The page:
boston strong


"Wherever you are, be all there. Live to the hilt every situation you believe to be the will of God."

--Jim Elliot











Our time in Boston has been filled with appointments, waiting and exploring.  Even though the first two weeks were tumultuous as the nausea monster reared it's ugly head, Boston has gotten under my skin and into my heart.  Honestly, the chaos of six kids and activities that always seem to follow them has made our time in Boston seem like a nice between the vomiting.  We have figured out that Colby is one of those kids who is sensitive to radiation...who knew?  I was hoping that we would save the nausea for chemo but alas, we have renamed Colby to "Colbyareyouok?" since that is how we often address him now.

The staff at Mass General have been nothing but angelic.  Colby has amassed quite a collection of Game Stop gift certificates that he receives every Friday. Being at the Center every day, you begin to get to know the same faces that you see.  You make eye contact. You smile while your eyes acknowledge a common bond.  You clap when you hear the bell clanked that means someone's time there has come to an end.  Conversations are had and hugs are given.  I received a necklace of hope from a mother whose daughter was welcomed into heaven too soon for our earthly desire. It is a heartbreaking yet amazing journey.






I love that quote from Jim Elliot.  It is one we have fully embraced while here.  We have cheered on the Bruins and Celtics as well as chased down Patriot's wider receiver Julian Edelman for a picture.  (Sidenote: I know, I know...mama was in full groupie mode.  However, in my defense, Colby was with him in the men's loo and came out in awe.  I did what any mama would do but it turns out that he is a Bay Area boy and grew up watching Mr. White playing...we are like practically family.)


During halftime at the Celtics game, Isaiah Austin, the 2014 first round draft prospect who had to give up his dream of playing professional basketball due to a Marfan syndrome, was honored.  During our pre-radiation consultation, Colby's radiologist told us that Colby will not be able to play football again.  Because he has to have his whole brain and spine radiated, the bones at the top of his spine will be permanently weakened and the risk of a broken neck from high impact sports is great.  It was one of the few times we have seen Colby cry in the past three months.  Our hearts are aching because...we are a football family and its his favorite sport.  Football has always been a part of the kid's lives.

Watching Isaiah, I once again saw God show is His grace and love.  We can spend our lives focusing on all the little things that we cannot do or focus on the great things we can do through Him.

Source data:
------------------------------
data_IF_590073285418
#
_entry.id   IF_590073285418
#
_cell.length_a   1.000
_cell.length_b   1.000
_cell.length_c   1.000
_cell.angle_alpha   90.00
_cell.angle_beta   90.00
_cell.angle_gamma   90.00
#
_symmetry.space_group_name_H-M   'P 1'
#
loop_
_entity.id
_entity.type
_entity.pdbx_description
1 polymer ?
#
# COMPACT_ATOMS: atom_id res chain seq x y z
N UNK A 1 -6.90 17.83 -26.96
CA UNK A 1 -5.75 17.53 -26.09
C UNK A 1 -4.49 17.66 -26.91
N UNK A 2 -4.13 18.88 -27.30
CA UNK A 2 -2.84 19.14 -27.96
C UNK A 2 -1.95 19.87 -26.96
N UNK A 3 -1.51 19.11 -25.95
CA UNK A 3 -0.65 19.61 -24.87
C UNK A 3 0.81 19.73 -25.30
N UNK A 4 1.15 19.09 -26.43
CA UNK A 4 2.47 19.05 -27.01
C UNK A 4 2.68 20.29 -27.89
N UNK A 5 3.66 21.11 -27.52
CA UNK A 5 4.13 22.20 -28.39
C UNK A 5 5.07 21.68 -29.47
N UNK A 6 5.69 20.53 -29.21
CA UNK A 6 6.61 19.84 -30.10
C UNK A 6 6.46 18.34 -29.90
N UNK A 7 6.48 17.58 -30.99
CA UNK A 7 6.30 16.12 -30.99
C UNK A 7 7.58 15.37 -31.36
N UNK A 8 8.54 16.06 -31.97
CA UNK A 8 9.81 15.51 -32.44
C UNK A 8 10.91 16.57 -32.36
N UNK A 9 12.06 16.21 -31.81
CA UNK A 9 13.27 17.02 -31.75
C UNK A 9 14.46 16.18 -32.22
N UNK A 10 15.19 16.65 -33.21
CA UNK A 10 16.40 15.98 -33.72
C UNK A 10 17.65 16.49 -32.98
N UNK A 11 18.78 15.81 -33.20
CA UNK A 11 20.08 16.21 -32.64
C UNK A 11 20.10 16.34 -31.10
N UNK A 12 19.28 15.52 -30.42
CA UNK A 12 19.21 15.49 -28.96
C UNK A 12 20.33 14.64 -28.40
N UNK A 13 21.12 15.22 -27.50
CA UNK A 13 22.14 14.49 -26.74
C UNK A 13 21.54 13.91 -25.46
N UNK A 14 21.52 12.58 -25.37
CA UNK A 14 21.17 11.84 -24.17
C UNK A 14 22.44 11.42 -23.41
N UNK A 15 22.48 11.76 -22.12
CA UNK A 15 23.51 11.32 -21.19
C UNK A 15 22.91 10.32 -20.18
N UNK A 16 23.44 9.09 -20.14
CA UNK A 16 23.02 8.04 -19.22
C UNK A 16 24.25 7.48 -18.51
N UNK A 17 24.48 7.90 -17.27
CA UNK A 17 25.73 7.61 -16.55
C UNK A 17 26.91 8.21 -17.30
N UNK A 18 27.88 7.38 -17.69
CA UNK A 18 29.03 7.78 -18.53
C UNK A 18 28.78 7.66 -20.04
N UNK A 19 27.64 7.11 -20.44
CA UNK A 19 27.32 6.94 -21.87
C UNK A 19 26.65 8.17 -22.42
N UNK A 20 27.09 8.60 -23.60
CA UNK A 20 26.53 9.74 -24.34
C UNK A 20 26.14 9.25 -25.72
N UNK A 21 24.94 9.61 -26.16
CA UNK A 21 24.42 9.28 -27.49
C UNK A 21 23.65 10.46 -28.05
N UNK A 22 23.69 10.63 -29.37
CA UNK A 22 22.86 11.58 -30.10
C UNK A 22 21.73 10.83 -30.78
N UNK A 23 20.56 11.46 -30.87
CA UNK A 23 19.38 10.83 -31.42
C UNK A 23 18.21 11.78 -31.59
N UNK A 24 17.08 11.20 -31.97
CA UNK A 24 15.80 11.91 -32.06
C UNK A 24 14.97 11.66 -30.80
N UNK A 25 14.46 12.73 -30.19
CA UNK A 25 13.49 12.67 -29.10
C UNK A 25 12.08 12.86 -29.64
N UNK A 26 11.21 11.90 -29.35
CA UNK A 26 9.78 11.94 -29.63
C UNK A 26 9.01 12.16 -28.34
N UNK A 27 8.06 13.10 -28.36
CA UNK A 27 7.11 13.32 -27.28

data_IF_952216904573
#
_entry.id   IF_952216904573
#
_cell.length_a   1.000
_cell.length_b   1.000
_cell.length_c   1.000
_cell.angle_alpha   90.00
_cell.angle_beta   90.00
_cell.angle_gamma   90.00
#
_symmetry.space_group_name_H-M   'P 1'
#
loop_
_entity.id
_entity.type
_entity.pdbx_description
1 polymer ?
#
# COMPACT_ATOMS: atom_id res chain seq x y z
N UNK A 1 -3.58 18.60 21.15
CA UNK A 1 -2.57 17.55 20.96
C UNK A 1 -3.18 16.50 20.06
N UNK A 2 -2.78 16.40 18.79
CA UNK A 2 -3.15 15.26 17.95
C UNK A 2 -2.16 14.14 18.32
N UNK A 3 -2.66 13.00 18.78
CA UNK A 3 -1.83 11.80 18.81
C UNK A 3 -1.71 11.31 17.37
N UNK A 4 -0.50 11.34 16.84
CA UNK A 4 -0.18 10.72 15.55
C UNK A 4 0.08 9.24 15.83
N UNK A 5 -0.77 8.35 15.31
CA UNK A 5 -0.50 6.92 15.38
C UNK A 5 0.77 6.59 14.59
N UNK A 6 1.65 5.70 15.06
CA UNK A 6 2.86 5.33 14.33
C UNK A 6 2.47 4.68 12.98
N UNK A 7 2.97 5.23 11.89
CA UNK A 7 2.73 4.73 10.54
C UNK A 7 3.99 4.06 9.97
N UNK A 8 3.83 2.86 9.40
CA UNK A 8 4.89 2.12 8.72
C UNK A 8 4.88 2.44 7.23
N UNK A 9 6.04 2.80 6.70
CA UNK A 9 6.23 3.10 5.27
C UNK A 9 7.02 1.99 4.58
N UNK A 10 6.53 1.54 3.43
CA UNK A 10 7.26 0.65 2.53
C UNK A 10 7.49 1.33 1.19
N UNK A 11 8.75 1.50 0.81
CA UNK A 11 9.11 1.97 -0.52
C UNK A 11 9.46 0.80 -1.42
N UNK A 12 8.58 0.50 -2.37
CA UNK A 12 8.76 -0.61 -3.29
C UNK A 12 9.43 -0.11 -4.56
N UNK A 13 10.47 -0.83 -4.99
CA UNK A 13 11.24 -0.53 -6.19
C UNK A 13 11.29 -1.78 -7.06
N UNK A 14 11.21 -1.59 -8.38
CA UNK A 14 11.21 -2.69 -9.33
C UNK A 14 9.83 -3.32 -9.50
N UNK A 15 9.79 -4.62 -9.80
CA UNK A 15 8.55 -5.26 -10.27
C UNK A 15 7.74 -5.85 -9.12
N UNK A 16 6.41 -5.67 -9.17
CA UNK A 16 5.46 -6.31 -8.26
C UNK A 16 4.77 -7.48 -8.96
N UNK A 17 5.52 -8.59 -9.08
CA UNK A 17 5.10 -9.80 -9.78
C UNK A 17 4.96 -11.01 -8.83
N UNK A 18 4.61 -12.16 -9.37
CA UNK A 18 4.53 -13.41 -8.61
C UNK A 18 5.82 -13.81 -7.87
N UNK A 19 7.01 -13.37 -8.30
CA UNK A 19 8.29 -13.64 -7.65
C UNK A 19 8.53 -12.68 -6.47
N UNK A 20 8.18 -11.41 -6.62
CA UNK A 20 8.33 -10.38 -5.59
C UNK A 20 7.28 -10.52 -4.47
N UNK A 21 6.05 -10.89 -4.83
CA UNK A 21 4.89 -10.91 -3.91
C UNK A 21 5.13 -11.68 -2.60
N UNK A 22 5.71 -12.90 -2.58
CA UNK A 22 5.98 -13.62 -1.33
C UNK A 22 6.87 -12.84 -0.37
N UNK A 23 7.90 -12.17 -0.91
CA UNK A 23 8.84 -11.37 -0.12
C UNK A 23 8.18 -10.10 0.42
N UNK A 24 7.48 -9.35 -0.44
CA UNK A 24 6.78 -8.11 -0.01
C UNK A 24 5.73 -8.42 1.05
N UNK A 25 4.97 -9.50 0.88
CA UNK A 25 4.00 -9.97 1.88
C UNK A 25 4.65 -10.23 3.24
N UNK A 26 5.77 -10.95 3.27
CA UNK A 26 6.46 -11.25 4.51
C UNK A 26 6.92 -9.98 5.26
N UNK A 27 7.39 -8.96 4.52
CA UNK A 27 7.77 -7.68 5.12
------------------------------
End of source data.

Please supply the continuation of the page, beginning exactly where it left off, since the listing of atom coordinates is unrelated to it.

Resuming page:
We plan our outings around the weather and how Colby is feeling.  If it is cold, we do indoor activities. Warmer weather propels us outside to escape the apartment and cross off some of the items on our "Things to Do in Boston" list.  Sometimes though Colby is so nauseous and the tiredness is exponentially catching up to him that he tries to get out but he looks miserable so we just head back home after treatment.  He has also lost his appetite resulting in us playing Let's Make a Deal at mealtimes---eat three bites and then you can be finished or pick anything in the store to eat and I'll make it.  Schoolwork continues to be completed when he is feeling up to it. Visits from friends and a surprise trip back to Charlotte as well as thoughtful care packages to Boston have broken up the weeks.

Next week, Colby will be finished with the radiation and have a break before chemotherapy begins.  Six weeks have flown by eerily slow...if that makes sense.  It seems like we have been on this road forever yet days flip quickly like a calendar in the wind. The further we follow Jesus down this road, the more effort it takes to remember the emotions of those first days.  This has become our new norm for the moment...hospitals, doctors, medicines, airports, repeat.






Death, once a cerebral concept held at arms length, has been dangled right in front of us on a daily basis as we cross paths with sick people (well, we are all sick people, right?).  It's not so much that I am freaking out about Colby...I only do that on rare moments now.  But I do find myself obsessed with the idea of death.  I mean B.C. (Before Cancer), I knew we all have a 100% mortality rate.  But now I know we all have a 100% mortality rate...the emphasis is different. The thought makes my heart race and stomach invites me to wrestle with my fleshy habit of contentment with being drives me deeper into God's word to find the answer to the question..."Lord, what...?"  --What are my strongholds? What am I to take away from this? What is Your will and where do I need to grow my faith in Your providence?  What does living for eternity look like?  The result is a fascinating discussion of Sybil-ish proportion going on in my head. Even through the cerebral banter, I am grateful for this path. There is a freedom in realizing that you actually control very little in your life.  Anything that I think I control is ultimately dependent on the next beat of my heart.  I want a heart that beats for Him...that breaks for the things that breaks His.